And because it was launched during this time, do you think covid-19 has any impact on the launch of the brand?
Minor impacts. We had to delay shoots and things like that. Felipe was particularly affected while he was in Spain, where they had one of the more brutal lockdowns. However, the biggest dampener for us has been Brexit and the regulatory changes, that have been a real expense. It has slowed things down very quickly and is now a very complex environment that we live in. We have made good progress, and we were well prepared. Even the changes on July 1 brought a new regulatory environment, which has now changed unrecognisably in terms of VAT and how things are managed.
In the past years, we have seen a rise in sustainable startups come into the market and a number of fast-fashion retailers also implement sustainability into their strategy. How does SlowCo try and stand out from these other startups?
It is really encouraging to see this industry start to evolve. A lot of progress has been made in the last year. Our mission is always to be the most sustainable and informative fashion platform on the planet, that empowers people to understand the impact of their purchases. We want to always be one step ahead, with a constantly evolving prerequisite for the items we have on the website.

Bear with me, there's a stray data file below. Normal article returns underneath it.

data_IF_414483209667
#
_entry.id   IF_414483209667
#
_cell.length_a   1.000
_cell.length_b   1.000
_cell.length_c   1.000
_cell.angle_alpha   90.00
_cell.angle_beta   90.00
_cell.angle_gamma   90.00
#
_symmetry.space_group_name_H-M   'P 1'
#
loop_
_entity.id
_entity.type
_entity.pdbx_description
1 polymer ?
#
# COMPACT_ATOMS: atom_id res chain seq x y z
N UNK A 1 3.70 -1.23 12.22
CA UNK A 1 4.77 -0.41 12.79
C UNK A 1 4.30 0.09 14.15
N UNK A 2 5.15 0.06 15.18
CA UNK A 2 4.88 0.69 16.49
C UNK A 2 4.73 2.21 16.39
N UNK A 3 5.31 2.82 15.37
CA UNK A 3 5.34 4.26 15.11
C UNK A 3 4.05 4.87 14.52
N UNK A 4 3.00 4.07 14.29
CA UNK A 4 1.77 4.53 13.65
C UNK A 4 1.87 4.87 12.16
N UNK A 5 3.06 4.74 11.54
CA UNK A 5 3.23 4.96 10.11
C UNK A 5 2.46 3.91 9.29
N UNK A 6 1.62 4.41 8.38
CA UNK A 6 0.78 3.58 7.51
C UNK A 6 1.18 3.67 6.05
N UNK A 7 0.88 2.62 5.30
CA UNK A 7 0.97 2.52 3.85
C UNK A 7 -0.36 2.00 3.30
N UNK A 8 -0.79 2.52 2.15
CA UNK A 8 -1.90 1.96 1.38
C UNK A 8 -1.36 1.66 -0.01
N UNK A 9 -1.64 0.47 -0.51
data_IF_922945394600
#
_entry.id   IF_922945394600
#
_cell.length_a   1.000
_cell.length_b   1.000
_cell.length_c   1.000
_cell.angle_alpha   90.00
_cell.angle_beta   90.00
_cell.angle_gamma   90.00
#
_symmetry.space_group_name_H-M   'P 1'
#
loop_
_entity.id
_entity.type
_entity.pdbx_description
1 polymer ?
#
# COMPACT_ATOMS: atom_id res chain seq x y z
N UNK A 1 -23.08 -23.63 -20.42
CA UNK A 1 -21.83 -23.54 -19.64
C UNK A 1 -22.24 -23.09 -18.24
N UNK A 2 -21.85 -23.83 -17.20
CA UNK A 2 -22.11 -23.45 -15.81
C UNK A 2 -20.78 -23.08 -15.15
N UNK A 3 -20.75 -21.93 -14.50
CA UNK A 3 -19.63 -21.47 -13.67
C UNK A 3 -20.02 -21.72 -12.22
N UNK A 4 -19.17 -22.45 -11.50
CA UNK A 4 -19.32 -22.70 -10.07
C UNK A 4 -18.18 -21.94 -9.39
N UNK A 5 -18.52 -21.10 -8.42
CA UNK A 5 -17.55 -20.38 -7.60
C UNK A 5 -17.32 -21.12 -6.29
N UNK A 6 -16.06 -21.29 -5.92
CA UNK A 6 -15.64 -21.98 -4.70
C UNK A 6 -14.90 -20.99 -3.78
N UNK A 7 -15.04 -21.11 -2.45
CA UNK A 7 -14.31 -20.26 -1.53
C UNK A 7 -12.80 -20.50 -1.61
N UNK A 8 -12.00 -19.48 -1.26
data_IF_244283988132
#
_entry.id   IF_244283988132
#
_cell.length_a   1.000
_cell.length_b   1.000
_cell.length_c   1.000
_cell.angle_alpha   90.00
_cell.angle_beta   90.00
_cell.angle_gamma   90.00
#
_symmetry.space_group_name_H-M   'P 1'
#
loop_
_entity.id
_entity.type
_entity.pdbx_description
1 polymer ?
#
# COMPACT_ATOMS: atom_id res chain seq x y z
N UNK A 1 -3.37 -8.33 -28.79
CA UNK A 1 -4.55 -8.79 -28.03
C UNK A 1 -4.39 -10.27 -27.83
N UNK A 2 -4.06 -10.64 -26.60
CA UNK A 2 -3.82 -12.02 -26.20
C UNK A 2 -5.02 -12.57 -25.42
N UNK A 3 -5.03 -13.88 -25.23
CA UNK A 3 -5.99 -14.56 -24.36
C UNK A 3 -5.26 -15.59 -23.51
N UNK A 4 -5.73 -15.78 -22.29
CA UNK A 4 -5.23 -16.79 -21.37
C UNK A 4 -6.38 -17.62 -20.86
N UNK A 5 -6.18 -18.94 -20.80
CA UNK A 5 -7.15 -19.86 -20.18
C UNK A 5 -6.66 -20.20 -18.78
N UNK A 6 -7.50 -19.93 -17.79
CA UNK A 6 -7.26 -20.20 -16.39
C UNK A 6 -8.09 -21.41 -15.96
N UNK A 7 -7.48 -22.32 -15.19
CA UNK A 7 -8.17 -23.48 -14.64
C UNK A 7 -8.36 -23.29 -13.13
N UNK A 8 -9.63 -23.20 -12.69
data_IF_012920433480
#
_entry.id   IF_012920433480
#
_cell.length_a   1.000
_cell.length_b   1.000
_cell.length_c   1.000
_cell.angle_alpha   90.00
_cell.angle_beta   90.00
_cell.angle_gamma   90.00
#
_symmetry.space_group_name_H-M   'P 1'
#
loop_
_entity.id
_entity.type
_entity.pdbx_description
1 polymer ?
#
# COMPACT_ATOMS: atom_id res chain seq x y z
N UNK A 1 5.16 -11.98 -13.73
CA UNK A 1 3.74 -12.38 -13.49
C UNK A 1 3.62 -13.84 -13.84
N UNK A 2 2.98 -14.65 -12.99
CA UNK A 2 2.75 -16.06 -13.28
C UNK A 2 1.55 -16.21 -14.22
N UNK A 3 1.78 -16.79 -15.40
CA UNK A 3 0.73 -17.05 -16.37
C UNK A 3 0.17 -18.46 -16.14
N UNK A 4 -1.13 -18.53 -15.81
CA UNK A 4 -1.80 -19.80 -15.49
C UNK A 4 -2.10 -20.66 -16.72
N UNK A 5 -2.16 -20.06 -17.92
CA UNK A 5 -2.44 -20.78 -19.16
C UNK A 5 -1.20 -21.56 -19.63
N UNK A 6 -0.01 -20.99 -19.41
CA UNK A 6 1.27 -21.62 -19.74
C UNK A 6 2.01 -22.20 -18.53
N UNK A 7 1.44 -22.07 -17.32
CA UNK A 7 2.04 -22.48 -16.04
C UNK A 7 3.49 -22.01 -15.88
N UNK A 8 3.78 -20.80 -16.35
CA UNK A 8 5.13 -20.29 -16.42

We will no doubt have stricter and stricter guidelines, and continue to evaluate our minimum requirements on either a twelve or six month basis. So it really is all about continuing to evolve as the industry evolves.
We are also working on a really exciting initiative that will ensure consumers are empowered on their decision. It is really interesting but I can’t say too much about it now as we are just developing it. It is going to be on the horizon over the next six to nine months and is part of our contribution to the positive conversation around the social and environmental impact of consumption.
The new initiative does sound intriguing…
Yes, it’s very exciting. We are just developing it now and once there is something in writing we would love to talk about it!
One of the things that stood out on your platform was your intense screening process for each item. Can you explain why you decided to go with this process and what it actually involves?
You are right, we do a screening process. First, it is at a brand level with initial due diligence on the brand, building strong relationships with them and understanding how they work in terms of sustainable production, worker relations and developing trust. The initial foundation of everything is building a community with the brands that we work with.
We then move on to the more technical and logistical aspects, using conversation, questionnaires and product checks on every single item, which we check according to ten different factors we use to vet the products. These are upcycled, organic, vegan, social impact, natural fibres, low impact, certified, small scale and made in Europe or the US.